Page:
David Lurie and Lucy are each figures of isolation in Disgrace.
At the opening of the novel, David Lurie describes his attitude toward teaching, saying that he feels out of place at the university. Though he talks about his interactions with students, he does not identify or connect with them. He is, essentially, isolated in his profession (or by his profession).
When Lurie carries on his affair with Soroya, he finds that he can no longer continue sleeping with her after he sees her children. His relationship with her is only possible in the context of literal and actual isolation. Once she is seen in the context of a "real" life, Lurie stops seeing her.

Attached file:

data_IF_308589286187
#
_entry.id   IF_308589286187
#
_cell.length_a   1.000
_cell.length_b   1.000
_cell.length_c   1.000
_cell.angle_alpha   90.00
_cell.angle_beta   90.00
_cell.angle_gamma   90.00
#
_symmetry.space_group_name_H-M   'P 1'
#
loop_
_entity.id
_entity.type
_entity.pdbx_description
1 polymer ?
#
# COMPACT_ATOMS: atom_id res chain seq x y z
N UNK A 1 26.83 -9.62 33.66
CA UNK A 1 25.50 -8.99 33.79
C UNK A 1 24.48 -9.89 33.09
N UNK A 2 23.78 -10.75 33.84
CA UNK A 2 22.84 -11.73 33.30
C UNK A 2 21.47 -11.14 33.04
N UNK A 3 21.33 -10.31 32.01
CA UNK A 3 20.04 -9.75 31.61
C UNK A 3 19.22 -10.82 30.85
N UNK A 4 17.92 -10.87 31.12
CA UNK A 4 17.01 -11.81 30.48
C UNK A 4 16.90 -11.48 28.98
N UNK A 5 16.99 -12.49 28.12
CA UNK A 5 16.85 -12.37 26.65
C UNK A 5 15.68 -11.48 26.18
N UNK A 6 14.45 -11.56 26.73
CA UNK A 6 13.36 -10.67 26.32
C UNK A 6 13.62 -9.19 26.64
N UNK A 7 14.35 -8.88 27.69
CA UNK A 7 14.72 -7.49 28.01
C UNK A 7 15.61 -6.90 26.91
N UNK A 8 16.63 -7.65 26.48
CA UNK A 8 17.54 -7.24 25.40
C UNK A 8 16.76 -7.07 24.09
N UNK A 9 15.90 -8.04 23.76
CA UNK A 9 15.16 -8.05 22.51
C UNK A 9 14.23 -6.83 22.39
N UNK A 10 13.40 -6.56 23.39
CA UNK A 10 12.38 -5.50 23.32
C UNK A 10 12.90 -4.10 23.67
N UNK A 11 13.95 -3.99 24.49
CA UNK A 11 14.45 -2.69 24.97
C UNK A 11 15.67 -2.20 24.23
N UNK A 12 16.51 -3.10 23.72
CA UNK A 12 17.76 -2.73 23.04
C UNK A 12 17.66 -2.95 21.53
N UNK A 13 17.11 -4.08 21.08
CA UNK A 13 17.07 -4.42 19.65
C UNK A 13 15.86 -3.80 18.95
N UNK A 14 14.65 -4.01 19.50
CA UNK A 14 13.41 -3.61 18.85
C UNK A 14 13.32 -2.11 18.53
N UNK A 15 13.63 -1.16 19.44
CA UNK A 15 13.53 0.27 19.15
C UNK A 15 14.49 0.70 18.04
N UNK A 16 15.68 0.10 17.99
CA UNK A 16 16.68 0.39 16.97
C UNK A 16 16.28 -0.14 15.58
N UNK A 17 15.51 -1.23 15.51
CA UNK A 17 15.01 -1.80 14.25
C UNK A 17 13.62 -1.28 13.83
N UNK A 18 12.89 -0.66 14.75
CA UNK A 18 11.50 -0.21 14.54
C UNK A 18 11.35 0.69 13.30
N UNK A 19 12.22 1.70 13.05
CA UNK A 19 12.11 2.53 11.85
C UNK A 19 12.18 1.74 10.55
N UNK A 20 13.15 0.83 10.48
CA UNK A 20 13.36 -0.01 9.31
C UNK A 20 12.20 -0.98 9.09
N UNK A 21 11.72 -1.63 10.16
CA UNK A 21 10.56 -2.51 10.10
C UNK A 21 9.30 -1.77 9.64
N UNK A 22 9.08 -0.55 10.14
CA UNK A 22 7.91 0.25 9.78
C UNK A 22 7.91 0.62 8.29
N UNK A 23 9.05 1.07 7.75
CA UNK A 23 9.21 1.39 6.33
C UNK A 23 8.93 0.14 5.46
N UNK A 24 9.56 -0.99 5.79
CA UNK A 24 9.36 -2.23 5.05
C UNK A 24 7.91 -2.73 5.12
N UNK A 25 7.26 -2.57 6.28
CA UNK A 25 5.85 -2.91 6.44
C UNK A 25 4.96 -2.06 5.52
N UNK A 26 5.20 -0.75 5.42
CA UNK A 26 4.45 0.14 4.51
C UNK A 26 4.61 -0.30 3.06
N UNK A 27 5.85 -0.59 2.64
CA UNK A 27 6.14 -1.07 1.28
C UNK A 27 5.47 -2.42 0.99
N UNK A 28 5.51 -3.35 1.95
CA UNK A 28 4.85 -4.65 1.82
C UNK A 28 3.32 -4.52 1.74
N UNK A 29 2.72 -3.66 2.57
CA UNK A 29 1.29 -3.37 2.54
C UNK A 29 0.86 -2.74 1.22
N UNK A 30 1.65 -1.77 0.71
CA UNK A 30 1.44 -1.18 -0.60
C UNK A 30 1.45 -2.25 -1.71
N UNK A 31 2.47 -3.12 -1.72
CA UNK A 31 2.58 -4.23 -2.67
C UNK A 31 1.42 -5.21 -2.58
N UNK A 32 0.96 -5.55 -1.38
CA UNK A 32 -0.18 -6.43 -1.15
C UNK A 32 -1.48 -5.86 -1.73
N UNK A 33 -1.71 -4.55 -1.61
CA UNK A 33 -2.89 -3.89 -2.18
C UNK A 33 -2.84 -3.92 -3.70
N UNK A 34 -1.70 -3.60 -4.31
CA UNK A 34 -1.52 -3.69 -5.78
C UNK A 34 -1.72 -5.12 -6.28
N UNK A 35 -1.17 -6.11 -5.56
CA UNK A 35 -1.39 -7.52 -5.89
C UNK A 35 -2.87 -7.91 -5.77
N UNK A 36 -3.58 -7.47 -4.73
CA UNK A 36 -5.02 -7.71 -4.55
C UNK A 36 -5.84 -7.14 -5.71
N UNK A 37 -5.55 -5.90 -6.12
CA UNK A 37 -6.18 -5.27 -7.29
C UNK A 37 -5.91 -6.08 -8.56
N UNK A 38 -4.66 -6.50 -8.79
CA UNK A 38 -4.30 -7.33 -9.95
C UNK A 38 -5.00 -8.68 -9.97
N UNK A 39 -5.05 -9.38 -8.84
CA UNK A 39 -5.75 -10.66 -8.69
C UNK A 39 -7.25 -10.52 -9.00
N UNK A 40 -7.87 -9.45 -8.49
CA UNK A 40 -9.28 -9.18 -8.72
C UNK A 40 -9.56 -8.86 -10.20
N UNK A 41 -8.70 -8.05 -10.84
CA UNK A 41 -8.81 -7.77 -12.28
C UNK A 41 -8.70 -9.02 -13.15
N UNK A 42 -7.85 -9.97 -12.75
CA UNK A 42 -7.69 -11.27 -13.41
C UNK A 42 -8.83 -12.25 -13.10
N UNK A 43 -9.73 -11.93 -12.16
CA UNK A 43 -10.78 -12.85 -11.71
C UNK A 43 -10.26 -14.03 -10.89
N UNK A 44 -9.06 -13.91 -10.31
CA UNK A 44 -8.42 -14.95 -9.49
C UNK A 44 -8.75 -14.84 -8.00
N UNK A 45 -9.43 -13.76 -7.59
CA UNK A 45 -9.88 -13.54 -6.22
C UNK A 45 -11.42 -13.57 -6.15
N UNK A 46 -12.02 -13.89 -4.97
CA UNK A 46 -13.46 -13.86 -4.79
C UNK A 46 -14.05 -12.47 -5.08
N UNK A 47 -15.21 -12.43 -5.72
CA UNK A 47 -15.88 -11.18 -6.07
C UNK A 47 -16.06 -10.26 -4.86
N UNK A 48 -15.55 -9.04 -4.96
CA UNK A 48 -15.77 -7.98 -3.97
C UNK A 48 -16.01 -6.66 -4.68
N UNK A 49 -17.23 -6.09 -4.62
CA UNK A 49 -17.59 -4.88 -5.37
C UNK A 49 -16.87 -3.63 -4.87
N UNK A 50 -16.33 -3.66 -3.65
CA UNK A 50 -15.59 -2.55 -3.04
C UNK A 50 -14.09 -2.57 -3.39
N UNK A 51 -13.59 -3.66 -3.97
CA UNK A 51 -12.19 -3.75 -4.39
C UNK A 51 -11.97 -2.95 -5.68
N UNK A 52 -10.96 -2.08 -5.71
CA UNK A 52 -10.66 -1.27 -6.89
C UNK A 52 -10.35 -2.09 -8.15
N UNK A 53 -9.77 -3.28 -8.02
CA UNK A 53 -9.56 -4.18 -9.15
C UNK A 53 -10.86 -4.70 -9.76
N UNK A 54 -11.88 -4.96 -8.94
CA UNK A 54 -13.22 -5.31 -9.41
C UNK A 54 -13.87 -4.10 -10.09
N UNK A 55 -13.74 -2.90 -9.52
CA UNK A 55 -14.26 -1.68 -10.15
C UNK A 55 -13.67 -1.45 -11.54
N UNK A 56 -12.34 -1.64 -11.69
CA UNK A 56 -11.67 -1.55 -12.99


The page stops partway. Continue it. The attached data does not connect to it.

Arguably the most poignant example of isolation comes when Lurie leaves the city. As a self-professed city person, Lurie's journey into the countryside is an exile, a significant and forced departure from the life he has known.
Lucy chooses to live in the country among people of another culture and she is also homosexual. Both of these facts situate her in modes of isolation.